When trustees at California State University (Cal State or CSU), one of the nation’s largest public university systems, decided to raise tuition, Crystal Chavira-Ordunez worried not only about their future but also their siblings’ future.
Chavira-Ordunez, a first-generation Mexican American, will be the first in their family to graduate from Cal State East Bay after transferring from a community college in the fall of 2022. To make life more manageable, they worked three jobs and took out loans to afford their housing in one of the most expensive areas in the country.
A 6% increase appeared small. It amounted to $342 for every student in the first year. But when Chavira-Ordunez discussed the tuition rise with their sister, who has been considering attending Cal State Fullerton to pursue a K-12 teaching program, she bristled.
“She asked: ‘Is it even worth it?’” Chavira-Ordunez said.
For many within the CSU system, which enrolls nearly 460,000 students, such an increase could amount to deciding whether to pay for books or to take on another job beyond their coursework. At a time when the cost of attending college has increasingly gotten more expensive over the decades, CSU’s costs remained relatively flat for 11 of the last 12 years.
But faced with a $1.5bn budget deficit and a years-long enrollment decline, trustees in September voted to raise tuition costs, prompting backlash from students and faculty alike. While attending the CSU system is seen as a path of upward mobility to many, students to whom the Guardian spoke said that a tuition increase, which is expected to rise to more than $2,000 over six years, would cause people to question whether the cost of pursuing higher education within the historically affordable school system would be worthwhile.
Students walk on the campus of Cal State East Bay in Hayward, California. Photograph: Anda Chu/MediaNews Group/Getty Images
The CSU website noted that 60% of the system’s students would avoid the impact of the higher tuition because it would be covered by grants and waivers, and over the course of five years it would generate $860m in revenue, with a third going toward financial assistance programs for students. “[T]he CSU is committed to keeping costs as low as possible and providing support for students with the greatest financial need,” said the system’s vice-chancellor and chief financial officer, Steve Relyea.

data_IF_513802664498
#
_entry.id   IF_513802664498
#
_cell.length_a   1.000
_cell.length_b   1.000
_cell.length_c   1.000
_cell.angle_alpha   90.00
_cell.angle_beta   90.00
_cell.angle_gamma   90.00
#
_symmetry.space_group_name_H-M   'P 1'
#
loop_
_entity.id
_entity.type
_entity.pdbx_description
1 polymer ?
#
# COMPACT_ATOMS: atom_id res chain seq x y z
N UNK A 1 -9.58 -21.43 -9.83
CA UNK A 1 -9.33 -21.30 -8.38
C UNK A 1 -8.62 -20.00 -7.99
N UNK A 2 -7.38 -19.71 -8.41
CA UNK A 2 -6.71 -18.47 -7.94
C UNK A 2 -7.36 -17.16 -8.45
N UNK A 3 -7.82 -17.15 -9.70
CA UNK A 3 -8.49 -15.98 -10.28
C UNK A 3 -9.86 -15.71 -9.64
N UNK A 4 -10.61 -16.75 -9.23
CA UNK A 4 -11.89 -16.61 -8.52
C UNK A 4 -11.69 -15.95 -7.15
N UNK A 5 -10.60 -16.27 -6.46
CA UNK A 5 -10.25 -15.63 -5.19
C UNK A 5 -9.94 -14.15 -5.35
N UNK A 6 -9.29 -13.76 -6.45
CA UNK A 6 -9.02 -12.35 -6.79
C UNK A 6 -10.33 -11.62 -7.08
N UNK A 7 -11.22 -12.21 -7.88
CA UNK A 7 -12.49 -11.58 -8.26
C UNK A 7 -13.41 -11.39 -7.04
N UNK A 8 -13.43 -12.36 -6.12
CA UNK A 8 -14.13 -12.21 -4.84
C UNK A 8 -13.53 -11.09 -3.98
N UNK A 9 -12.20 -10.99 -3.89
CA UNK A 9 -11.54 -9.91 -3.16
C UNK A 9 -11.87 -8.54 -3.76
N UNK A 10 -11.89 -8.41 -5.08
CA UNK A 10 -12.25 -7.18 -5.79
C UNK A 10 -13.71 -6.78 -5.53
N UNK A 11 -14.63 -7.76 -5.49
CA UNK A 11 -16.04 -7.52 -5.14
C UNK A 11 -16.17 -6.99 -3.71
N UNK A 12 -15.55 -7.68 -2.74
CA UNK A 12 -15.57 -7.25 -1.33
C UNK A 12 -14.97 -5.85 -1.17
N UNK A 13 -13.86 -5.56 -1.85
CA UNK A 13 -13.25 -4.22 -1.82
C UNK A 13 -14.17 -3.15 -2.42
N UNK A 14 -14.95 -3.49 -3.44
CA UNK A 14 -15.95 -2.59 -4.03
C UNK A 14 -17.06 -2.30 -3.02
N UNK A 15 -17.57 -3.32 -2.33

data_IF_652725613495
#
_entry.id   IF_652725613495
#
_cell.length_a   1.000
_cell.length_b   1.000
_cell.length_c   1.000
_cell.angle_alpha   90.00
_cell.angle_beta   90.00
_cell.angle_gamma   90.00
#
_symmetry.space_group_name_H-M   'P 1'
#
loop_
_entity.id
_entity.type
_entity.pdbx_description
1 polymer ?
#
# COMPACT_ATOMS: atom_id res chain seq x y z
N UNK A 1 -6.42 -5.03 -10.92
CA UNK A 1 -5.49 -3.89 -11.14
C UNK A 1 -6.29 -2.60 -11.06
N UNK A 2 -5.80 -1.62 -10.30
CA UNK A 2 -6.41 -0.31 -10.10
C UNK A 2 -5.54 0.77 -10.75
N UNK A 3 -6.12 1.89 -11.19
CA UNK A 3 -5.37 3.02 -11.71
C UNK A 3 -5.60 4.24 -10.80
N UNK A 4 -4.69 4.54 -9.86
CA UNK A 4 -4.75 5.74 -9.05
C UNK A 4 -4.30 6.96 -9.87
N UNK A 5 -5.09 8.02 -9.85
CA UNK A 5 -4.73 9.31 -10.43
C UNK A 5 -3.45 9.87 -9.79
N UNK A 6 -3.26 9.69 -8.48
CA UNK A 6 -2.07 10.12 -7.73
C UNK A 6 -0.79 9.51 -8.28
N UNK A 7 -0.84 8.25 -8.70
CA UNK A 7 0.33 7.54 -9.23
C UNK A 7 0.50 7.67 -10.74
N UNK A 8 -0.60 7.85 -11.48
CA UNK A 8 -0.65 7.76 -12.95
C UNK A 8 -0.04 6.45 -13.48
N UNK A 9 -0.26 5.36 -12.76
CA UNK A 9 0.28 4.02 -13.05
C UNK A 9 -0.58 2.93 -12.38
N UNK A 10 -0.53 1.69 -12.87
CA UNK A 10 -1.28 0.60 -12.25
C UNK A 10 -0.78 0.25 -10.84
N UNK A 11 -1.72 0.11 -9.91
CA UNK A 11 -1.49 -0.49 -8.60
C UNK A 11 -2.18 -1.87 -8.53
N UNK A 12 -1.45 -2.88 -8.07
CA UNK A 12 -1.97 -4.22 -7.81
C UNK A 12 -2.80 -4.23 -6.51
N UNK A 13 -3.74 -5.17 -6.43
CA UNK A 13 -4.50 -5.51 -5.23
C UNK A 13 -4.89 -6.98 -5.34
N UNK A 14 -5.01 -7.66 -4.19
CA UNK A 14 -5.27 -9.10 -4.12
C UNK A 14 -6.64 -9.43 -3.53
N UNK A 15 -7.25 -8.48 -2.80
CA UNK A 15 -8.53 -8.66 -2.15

The tuition hike would bring the cost for an undergraduate attending a CSU school next year to $5,762. In five years, that would rise to $7,682. The Public Policy Institute of California also found that while tuition within the CSU system has risen just once since the Great Recession, students’ fees for health services and materials have also increased over time, leading the combined cost of attending CSU schools to rise to between $8,000 and $9,000 by 2028. By comparison, the average cost for an undergraduate attending a four-year public institution in the US rose from $9,100 in 2011 to $9,700 in 2022.
The rise in tuition, just one aspect of the attendance cost, could disproportionately affect not only students from low-income families, but also Black and Latino students. They are more likely to graduate with debt than their white and Asian peers. What’s more, nearly 80% of those who graduated with a bachelor’s degree had household incomes of less than $54,000. Roughly eight in 10 students already receive financial aid.
Approximately three-quarters of Black students across CSU’s 23 campuses – who account for 4% of students – graduate with debt. For Latino students, who account for nearly 40% of students across the system, that figure is 57% compared with just under half of white students. All together, the higher sticker price could induce fear among current and aspiring college students who view the higher cost of education as a deterrent, particularly if they need to take on more debt to attend college.
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Dominic Quan Treseler, a senior at San Jose State University and president of the Cal State Students Association, the group that represents CSU students, says the tuition hike has yet to hit most students, arguing that there has been a lack of outreach and engagement on it.